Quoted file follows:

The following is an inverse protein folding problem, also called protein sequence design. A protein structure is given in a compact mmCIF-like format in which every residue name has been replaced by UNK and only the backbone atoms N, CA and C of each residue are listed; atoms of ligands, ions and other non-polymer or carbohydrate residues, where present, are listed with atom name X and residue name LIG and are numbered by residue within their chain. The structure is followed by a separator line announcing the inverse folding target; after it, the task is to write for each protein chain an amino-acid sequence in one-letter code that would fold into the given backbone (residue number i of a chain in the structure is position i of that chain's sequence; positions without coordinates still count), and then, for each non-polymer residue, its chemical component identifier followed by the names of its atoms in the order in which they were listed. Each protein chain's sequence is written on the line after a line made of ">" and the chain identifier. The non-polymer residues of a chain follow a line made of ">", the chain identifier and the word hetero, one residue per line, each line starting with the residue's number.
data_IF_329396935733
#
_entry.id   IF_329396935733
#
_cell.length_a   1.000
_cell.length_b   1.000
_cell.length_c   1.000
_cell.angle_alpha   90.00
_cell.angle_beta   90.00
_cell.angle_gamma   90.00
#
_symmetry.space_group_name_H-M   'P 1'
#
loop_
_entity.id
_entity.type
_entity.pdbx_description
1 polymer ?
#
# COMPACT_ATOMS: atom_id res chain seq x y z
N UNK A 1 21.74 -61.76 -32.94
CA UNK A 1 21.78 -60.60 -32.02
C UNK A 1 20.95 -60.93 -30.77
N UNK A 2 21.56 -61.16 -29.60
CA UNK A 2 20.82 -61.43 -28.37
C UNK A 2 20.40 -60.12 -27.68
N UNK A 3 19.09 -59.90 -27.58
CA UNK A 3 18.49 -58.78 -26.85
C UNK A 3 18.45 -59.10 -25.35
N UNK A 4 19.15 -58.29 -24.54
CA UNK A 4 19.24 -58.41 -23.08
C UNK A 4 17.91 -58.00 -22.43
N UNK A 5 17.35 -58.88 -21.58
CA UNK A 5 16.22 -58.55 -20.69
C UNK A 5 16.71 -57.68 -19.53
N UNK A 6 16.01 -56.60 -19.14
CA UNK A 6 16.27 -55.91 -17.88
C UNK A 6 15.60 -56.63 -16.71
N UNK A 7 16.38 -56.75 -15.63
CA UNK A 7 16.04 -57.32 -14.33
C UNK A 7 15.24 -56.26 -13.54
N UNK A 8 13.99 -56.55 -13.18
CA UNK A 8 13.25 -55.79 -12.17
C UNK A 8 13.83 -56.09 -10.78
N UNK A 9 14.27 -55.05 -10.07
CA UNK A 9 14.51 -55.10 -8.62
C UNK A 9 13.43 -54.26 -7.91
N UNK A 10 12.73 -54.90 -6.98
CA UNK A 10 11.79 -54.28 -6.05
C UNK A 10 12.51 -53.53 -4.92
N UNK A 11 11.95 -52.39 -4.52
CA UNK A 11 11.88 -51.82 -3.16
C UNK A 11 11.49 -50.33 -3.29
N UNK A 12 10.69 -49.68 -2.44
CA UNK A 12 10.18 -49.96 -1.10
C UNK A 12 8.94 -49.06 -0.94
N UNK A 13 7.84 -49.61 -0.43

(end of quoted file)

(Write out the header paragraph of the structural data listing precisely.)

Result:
The following is an inverse protein folding problem, also called protein sequence design. A protein structure is given in a compact mmCIF-like format in which every residue name has been replaced by UNK and only the backbone atoms N, CA and C of each residue are listed; atoms of ligands, ions and other non-polymer or carbohydrate residues, where present, are listed with atom name X and residue name LIG and are numbered by residue within their chain. The structure is followed by a separator line announcing the inverse folding target; after it, the task is to write for each protein chain an amino-acid sequence in one-letter code that would fold into the given backbone (residue number i of a chain in the structure is position i of that chain's sequence; positions without coordinates still count), and then, for each non-polymer residue, its chemical component identifier followed by the names of its atoms in the order in which they were listed. Each protein chain's sequence is written on the line after a line made of ">" and the chain identifier. The non-polymer residues of a chain follow a line made of ">", the chain identifier and the word hetero, one residue per line, each line starting with the residue's number.